Love Letter

World's Best Hotels: Park Hyatt Tokyo

by Crystal Meers

A date with the Park Hyatt Tokyo.

Fathom creative director Crystal Meers is not the first girl to fall for the luxury hotel in the heart of Shinjuku. And she certainly won't be the last. A love letter.

TOKYO – I miss the Park Hyatt Tokyo. Is that weird?

I know I only spent 20 hours there, and I was asleep for five of them, but I really made every moment count.

Now, it's fair to say I was in rough shape when I checked in. The few days I'd spent in surface-of-the-sun hot Shanghai had left my nerves fried, my patience shot, and my concept of personal space completely shattered. I needed cozy. And for no one to judge me by my way-too-comfortable traveling sweatpants. 

It's like everyone knew I had had an excruciating, unnecessarily long day of planes, trains, taxis, a minivan — the whole congested, delayed nine yards. (See: traveling sweatpants.) What I needed was a contemporary zen-den with a sweeping view of the Tokyo skyline and a tub in which I could soak the stress away while citrusy Aesop beauty products brought me back to life so that I could go to New York Grill and Bar and enjoy myself. (Which I did, right after a quick pitstop at Peak Bar, thank you very much.) 

The hotel room itself is full of surprises. I'm not just talking about the most thoughtful assortment of bathroom amenities that I have seen. (Headbands?! That might have been a first.) It was like around every corner, inside every drawer, and stashed away in the mini bar was a delightful only-in-Tokyo treat. How about a little free-form jazz? Oh, there are some Japanese CDs in that basket under the TV. What about a fresh juice? Well, look at that: The bar is stocked with a variety made earlier that day. Maybe someone would like to put on some Japanese easy listening and drink juice while wearing a traditional, summery robe that's tucked away in the walk-in closet? Yes, maybe that someone is me.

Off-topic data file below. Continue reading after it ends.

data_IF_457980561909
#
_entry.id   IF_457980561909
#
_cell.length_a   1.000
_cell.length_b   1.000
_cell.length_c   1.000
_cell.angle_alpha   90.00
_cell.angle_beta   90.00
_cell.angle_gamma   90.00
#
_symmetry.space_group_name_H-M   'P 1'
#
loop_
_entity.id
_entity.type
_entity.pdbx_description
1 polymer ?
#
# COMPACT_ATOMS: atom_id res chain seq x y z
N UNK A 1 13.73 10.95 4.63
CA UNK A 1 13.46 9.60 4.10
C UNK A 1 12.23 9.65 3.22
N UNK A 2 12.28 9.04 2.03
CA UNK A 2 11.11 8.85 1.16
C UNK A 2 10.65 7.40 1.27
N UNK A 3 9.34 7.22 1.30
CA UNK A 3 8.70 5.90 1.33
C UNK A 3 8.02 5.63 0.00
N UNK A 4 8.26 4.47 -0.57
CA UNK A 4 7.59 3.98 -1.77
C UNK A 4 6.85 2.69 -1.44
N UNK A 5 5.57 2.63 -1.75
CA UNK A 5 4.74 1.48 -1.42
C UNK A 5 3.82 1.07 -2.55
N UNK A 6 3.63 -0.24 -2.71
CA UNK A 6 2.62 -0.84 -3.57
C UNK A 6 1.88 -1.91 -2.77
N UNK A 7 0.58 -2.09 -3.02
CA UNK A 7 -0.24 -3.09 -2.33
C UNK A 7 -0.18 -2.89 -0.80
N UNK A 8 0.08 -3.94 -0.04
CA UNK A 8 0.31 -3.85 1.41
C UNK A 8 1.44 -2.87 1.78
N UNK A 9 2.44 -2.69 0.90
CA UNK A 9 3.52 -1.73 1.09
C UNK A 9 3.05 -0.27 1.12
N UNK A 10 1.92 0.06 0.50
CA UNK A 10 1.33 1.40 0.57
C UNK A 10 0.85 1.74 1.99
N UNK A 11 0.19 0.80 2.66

Of course, kaiseki at Kozue is one of the prettiest meals I have ever seen. But it's important that I mention breakfast at Girandole even though I totally understand this is the sort of thing that happens a lot (technically every morning). Sitting in that beautiful room, where the tables have just enough privacy to ensure no one will spoil your coffee and newspaper time, but are also close enough to each other so the chatter and clicking china acclimates you to the new day. Calling that beautiful breakfast spread a buffet is like describing the Tokyo SkyTree is pretty tall: a total undersell. And the Healthy Breakfast set menu? It's so current. Chia seeds, fresh fruit and veg juices and smoothies, avocado toast: They gave it their all. And I want to give them a medal. Right after I help myself to seconds.

One thing that still has me stumped is how on earth they knew that I was leaving at exactly 11:40 a.m. the next day. No, seriously. I mean, I know I chit-chatted with the concierge about how long it would take to get to Tokyo station to catch my bullet train to the country and whether or not I should take the shuttle or a cab, or just try to roll on down the hill to the train station on my own. But I barely remembered having these conversations at check-in, so how could they?

Anyway, I don't know how they did it, but I am forever grateful they did. When I came downstairs, so sad to leave, the staff accompanied me to what I thought was going to be a mini bus. Only it turned out some angel had scheduled one of the hotel's courtesy cars to take me straight to Tokyo Station. It brought tears to my eyes. (Yes, a little of this was because I'd woken up at 5:30 a.m. in order to squeeze in the hot tub and sauna spa at 6 a.m., and wound up reading Japanese Vogue and sipping green tea in the ladies lounge until it was time for brekkie, and I was also seriously jetlagged, but still. The emotions were real.). 

Even with all the good times, I need to go back. Like, immediately. I dream of my next trip when I get to swim lazy laps in the pool, explore the Delicatessen and Pastry Boutique, and spend some quality time leafing through the pages of the vintage books that line the library hall. I hope check-out never comes. 


Park Hyatt Tokyo
 3-7-1-2 Nishi Shinjuku
Shinjuku-Ku, Tokyo, Japan 163-1055



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